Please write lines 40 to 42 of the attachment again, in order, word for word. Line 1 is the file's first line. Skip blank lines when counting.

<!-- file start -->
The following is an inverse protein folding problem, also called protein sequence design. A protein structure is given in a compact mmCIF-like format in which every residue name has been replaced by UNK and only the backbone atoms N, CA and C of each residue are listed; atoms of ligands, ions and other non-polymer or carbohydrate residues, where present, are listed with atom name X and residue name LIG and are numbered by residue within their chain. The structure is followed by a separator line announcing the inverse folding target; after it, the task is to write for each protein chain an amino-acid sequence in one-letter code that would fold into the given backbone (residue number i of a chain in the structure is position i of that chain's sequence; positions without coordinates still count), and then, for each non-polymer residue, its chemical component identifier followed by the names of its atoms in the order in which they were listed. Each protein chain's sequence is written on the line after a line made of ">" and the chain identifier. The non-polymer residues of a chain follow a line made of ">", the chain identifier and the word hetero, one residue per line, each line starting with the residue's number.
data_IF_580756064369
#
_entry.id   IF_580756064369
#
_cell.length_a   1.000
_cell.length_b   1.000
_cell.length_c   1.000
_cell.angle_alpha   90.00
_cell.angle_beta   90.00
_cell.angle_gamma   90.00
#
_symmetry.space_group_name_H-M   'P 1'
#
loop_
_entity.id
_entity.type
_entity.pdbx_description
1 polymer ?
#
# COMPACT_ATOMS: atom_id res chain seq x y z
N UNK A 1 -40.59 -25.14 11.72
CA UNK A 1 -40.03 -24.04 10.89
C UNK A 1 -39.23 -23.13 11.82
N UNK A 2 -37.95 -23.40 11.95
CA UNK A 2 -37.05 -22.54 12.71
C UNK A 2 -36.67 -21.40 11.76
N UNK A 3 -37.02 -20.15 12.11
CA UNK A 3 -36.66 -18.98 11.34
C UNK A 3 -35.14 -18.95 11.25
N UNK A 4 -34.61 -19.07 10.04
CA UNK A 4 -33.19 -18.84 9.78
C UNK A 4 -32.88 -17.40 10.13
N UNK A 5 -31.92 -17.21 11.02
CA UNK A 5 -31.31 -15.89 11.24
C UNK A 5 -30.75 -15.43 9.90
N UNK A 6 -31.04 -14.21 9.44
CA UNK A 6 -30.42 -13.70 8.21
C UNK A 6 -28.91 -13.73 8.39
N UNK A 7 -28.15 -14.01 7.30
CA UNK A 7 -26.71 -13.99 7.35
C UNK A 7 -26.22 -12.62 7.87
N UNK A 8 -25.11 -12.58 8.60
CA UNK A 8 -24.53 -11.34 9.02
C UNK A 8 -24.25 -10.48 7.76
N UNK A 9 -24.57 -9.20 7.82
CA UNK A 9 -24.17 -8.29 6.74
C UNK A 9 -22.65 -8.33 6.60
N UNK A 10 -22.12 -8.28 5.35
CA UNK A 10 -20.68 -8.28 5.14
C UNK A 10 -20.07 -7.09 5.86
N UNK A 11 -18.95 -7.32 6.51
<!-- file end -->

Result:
N UNK A 7 -28.15 -14.01 7.30
CA UNK A 7 -26.71 -13.99 7.35
C UNK A 7 -26.22 -12.62 7.87